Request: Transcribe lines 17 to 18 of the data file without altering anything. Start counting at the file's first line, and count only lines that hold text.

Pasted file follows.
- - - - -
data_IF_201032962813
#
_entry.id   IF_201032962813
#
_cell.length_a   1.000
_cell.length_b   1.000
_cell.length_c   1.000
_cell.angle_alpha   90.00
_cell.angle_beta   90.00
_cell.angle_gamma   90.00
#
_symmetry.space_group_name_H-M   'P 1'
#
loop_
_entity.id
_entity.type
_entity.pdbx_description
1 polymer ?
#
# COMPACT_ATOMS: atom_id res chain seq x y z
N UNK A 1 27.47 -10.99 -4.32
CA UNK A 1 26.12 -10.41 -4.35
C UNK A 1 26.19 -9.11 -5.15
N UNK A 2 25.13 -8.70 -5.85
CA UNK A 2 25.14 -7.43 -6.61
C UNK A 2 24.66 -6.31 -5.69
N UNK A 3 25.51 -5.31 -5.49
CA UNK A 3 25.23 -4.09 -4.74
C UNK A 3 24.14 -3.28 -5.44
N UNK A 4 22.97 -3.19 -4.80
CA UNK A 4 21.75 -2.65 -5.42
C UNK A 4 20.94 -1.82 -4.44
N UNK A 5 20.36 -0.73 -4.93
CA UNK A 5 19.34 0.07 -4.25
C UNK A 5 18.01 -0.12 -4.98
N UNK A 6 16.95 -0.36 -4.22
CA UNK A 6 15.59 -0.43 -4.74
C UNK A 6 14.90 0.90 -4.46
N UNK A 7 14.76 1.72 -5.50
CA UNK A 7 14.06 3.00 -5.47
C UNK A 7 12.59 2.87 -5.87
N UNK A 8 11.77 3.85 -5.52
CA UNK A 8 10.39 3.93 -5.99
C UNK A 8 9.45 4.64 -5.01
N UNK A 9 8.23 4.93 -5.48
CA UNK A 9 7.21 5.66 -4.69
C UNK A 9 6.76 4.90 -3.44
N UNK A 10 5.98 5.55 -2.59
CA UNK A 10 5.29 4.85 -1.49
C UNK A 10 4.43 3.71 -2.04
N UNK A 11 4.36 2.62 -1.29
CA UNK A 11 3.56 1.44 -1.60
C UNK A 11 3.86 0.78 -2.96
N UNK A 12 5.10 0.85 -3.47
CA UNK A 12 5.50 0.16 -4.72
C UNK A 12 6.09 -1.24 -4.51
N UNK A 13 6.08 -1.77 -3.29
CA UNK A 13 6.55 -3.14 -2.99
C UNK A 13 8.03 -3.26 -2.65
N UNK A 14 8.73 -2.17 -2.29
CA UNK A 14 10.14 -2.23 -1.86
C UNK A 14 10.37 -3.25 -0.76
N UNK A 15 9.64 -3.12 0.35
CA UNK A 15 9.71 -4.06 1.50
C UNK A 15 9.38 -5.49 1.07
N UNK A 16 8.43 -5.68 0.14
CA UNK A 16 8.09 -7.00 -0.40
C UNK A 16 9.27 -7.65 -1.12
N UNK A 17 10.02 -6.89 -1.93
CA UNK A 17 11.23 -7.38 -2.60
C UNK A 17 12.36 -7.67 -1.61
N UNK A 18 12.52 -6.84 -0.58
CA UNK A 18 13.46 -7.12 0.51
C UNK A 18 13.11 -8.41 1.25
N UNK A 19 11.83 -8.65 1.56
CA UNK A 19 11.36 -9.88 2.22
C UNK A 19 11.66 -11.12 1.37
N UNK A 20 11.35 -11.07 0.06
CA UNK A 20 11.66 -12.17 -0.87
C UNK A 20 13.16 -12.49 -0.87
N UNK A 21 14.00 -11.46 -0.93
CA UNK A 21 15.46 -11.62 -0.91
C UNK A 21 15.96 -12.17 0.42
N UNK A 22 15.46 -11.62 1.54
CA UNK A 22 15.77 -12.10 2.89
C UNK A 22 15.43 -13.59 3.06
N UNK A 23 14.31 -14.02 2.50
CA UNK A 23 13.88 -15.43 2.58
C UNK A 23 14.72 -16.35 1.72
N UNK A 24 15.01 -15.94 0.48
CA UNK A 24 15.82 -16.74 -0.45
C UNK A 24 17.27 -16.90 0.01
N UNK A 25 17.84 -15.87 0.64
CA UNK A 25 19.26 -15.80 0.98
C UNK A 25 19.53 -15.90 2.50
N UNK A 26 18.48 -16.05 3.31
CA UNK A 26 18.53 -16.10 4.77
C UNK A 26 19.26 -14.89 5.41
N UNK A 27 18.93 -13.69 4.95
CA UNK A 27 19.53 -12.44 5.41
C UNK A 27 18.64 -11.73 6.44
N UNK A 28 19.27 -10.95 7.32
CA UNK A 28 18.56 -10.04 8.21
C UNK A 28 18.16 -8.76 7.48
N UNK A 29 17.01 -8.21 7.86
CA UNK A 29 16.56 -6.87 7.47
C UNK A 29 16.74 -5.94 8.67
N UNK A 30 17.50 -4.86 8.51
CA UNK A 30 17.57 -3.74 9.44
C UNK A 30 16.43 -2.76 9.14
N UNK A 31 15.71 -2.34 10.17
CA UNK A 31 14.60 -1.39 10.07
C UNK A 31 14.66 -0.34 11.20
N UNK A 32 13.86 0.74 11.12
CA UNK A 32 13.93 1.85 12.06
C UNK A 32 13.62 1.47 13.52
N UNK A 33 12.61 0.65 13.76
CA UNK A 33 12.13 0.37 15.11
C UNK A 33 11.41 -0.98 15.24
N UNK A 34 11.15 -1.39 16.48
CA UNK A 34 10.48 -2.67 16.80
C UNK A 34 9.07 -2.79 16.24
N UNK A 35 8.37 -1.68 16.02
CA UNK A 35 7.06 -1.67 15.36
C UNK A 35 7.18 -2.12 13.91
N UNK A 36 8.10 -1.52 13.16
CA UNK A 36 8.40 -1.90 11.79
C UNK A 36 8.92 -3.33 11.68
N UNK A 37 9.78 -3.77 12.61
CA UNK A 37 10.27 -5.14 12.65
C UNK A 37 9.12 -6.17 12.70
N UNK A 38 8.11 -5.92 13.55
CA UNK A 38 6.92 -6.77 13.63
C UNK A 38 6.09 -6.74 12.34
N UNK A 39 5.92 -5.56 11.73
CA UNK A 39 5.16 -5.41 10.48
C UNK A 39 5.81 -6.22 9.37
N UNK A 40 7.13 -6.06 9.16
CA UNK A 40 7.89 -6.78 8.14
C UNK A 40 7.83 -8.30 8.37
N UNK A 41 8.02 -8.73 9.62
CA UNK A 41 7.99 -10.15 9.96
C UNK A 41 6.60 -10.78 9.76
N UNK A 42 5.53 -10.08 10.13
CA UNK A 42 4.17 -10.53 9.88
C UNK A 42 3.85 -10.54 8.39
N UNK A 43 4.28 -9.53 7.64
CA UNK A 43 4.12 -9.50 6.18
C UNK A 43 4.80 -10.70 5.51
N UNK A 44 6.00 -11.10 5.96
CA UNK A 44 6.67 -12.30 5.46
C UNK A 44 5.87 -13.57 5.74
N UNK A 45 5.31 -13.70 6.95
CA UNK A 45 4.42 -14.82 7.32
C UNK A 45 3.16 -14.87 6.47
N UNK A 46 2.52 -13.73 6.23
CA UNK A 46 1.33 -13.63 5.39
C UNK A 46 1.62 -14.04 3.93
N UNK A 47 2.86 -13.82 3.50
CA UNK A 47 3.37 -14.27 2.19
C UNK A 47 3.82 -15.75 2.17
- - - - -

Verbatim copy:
_entity.pdbx_description
1 polymer ?